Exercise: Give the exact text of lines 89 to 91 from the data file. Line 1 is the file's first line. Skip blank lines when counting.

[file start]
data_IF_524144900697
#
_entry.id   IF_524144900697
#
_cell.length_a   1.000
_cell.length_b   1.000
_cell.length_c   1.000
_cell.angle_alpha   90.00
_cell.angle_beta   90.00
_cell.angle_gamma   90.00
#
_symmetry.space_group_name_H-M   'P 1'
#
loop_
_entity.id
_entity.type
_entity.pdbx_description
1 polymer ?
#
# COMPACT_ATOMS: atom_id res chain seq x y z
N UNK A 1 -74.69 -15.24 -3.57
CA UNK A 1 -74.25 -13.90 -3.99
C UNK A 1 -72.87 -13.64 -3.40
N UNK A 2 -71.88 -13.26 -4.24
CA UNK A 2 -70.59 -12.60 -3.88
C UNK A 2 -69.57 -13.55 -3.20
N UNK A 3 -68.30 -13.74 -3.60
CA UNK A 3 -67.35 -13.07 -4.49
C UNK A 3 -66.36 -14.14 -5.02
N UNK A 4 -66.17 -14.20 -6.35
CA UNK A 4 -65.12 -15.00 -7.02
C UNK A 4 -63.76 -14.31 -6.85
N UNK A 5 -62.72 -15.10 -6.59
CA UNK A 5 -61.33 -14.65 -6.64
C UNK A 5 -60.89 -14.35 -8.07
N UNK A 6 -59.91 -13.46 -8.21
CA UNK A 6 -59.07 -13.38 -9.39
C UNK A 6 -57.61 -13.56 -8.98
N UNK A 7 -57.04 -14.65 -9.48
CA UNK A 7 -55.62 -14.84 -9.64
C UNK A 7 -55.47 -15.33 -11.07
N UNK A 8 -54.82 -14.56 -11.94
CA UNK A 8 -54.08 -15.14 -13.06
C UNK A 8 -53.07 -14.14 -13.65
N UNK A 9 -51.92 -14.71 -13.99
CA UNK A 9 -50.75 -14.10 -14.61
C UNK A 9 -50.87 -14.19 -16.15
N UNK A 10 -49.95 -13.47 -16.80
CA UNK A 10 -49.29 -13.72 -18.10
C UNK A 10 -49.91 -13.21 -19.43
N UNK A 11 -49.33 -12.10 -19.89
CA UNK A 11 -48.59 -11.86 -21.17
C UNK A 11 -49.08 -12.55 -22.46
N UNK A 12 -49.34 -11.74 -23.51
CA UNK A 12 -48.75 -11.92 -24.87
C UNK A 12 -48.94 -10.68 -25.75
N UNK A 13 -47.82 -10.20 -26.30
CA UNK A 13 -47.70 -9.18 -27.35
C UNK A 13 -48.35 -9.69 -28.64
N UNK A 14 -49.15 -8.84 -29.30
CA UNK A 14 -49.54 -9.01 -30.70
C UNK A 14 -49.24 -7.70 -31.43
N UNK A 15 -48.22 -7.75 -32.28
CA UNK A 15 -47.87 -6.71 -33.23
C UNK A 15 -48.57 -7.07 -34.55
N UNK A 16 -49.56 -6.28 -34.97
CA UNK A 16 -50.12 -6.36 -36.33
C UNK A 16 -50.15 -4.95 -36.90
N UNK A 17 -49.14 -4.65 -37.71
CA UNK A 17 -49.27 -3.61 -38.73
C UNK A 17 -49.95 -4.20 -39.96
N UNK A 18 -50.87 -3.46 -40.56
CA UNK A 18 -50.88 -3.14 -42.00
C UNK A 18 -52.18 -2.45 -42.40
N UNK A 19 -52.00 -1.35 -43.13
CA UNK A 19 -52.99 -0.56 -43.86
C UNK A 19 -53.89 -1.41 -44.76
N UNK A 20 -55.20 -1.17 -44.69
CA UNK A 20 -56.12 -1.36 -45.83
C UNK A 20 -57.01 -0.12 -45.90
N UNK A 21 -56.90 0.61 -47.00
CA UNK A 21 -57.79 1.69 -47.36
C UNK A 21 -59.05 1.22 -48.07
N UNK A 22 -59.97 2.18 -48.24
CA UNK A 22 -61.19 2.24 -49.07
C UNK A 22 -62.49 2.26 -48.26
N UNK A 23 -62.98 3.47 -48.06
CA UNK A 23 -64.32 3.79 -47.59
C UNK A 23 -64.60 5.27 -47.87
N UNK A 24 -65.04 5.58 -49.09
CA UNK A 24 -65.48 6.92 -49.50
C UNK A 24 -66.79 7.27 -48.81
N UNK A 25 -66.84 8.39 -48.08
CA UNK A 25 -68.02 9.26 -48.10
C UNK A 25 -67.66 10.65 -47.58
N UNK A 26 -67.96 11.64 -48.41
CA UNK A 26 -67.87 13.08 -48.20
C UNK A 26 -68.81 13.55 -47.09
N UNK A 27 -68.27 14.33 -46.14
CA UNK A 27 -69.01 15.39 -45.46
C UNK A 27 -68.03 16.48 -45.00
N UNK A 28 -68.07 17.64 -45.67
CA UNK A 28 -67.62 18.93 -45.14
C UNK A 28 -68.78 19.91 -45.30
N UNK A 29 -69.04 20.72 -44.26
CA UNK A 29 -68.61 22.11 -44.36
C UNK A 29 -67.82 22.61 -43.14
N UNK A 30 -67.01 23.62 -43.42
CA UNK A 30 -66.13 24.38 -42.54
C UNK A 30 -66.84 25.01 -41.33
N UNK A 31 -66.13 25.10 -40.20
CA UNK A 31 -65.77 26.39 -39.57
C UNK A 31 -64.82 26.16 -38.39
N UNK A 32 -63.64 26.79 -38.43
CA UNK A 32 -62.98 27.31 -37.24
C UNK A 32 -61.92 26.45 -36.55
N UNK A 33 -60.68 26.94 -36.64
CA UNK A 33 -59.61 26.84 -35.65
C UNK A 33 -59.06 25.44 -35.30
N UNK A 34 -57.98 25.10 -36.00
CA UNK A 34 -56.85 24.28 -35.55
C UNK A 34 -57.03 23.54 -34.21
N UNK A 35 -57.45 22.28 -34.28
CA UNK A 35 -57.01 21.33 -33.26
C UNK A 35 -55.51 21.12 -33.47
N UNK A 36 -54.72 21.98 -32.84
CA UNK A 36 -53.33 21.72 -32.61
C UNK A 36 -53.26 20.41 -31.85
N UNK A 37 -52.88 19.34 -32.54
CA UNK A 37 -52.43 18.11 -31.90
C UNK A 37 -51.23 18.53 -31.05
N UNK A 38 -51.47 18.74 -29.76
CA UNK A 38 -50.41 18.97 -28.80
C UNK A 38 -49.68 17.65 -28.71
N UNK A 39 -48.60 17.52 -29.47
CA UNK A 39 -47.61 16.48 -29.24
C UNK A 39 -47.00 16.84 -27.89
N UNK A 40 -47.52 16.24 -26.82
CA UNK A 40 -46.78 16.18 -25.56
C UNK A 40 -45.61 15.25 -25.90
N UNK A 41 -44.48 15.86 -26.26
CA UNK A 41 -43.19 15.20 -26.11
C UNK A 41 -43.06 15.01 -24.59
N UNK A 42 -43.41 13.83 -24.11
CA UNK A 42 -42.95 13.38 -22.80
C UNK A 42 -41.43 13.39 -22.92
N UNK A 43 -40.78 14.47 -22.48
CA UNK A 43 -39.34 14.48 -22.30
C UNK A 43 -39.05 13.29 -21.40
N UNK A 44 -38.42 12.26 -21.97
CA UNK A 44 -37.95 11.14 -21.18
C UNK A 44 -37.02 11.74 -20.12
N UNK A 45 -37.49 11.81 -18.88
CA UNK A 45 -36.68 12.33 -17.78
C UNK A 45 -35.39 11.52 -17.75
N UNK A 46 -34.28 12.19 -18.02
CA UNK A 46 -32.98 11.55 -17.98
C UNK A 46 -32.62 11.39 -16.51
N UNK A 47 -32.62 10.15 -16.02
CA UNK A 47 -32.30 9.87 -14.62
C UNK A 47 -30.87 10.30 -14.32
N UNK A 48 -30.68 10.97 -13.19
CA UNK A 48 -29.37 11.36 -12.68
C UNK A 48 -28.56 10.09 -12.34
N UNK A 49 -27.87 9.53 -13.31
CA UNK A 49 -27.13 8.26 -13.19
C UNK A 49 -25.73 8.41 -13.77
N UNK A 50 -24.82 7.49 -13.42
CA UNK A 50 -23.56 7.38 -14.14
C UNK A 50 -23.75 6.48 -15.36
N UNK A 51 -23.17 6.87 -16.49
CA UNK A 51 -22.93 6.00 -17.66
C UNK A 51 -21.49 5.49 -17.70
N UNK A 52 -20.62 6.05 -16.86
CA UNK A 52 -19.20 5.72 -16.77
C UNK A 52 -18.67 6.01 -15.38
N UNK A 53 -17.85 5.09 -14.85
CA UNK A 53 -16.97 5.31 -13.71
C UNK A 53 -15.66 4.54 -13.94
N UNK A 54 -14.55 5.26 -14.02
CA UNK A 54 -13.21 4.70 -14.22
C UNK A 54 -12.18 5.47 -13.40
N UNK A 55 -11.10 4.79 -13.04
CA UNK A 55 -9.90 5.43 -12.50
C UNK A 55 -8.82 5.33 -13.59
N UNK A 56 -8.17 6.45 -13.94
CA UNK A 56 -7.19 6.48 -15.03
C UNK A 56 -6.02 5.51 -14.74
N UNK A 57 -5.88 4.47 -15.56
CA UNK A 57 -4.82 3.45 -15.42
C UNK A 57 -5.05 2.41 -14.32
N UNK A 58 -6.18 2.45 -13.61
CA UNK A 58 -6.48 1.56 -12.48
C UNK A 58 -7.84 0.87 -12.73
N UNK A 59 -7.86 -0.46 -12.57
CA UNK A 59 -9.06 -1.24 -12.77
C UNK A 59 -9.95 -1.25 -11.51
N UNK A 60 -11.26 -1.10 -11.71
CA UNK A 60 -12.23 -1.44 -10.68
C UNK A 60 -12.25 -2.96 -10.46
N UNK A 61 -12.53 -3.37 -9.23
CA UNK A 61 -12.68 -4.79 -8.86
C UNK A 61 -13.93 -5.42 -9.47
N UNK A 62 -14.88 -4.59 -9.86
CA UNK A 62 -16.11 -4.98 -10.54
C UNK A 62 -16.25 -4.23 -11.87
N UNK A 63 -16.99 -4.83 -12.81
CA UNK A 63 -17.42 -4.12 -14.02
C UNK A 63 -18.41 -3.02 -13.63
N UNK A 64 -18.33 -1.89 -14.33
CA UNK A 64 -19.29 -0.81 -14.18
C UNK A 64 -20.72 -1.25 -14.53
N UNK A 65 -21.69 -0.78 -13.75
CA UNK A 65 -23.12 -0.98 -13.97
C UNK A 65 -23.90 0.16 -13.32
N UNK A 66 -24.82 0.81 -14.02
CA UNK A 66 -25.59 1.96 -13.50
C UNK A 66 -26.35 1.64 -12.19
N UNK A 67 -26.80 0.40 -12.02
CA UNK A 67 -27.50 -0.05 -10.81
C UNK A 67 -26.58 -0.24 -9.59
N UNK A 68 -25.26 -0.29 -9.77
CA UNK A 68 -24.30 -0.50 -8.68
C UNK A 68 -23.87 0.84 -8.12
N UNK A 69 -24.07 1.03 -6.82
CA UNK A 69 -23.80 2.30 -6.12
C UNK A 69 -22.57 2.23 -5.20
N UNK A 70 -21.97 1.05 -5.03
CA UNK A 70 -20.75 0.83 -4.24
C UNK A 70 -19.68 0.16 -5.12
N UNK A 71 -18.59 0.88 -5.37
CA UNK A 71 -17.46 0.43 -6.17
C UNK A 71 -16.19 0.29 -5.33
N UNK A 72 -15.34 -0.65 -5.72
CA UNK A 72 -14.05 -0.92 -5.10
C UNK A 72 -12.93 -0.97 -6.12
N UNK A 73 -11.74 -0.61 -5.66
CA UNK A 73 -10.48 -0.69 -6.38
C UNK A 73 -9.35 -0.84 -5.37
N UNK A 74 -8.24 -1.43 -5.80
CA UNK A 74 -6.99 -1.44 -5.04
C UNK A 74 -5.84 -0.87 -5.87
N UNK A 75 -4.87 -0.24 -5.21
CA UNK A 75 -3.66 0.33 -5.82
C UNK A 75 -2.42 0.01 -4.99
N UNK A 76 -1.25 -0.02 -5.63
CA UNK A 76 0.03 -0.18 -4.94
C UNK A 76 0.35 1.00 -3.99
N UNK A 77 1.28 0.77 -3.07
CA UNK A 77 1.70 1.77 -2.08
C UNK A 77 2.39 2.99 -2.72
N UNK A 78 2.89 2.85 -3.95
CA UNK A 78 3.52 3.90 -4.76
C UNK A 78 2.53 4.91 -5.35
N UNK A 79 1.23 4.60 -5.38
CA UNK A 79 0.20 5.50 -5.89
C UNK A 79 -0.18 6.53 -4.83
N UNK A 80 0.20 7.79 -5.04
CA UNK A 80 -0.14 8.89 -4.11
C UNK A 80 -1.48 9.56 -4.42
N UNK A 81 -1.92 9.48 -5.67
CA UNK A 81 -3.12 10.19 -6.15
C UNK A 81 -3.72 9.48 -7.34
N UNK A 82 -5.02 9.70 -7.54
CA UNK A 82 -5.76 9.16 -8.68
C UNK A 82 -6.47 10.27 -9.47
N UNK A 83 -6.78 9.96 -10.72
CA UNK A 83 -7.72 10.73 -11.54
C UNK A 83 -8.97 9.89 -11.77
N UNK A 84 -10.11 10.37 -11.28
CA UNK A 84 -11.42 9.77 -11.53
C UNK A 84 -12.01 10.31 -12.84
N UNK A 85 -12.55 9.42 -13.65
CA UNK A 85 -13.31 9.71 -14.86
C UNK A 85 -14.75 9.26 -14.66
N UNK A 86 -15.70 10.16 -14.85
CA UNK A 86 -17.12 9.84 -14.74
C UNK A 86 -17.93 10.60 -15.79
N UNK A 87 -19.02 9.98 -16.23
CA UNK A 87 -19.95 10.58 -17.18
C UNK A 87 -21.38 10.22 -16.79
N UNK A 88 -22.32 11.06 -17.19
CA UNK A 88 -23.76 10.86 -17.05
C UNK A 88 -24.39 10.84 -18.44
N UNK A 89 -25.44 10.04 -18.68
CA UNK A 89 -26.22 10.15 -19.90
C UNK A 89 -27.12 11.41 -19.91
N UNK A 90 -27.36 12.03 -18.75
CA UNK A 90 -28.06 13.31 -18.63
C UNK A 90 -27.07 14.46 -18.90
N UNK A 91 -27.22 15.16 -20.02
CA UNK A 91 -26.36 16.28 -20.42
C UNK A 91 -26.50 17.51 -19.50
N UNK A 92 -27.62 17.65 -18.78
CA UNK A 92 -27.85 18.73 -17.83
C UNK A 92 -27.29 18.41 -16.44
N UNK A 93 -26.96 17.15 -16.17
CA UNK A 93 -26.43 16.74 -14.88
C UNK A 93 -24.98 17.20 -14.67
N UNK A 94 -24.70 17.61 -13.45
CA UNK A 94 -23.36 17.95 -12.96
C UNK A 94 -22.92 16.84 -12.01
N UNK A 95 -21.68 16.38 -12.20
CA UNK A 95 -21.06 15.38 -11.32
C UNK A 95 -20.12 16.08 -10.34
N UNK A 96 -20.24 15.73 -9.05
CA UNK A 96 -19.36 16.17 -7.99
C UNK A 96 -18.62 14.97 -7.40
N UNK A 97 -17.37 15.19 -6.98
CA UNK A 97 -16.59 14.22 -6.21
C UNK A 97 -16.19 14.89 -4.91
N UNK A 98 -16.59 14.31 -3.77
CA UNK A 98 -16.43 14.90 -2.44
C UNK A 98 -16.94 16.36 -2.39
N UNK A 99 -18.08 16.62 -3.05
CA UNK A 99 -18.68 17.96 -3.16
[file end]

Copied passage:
C UNK A 23 -64.60 5.27 -47.87
N UNK A 24 -65.04 5.58 -49.09
CA UNK A 24 -65.48 6.92 -49.50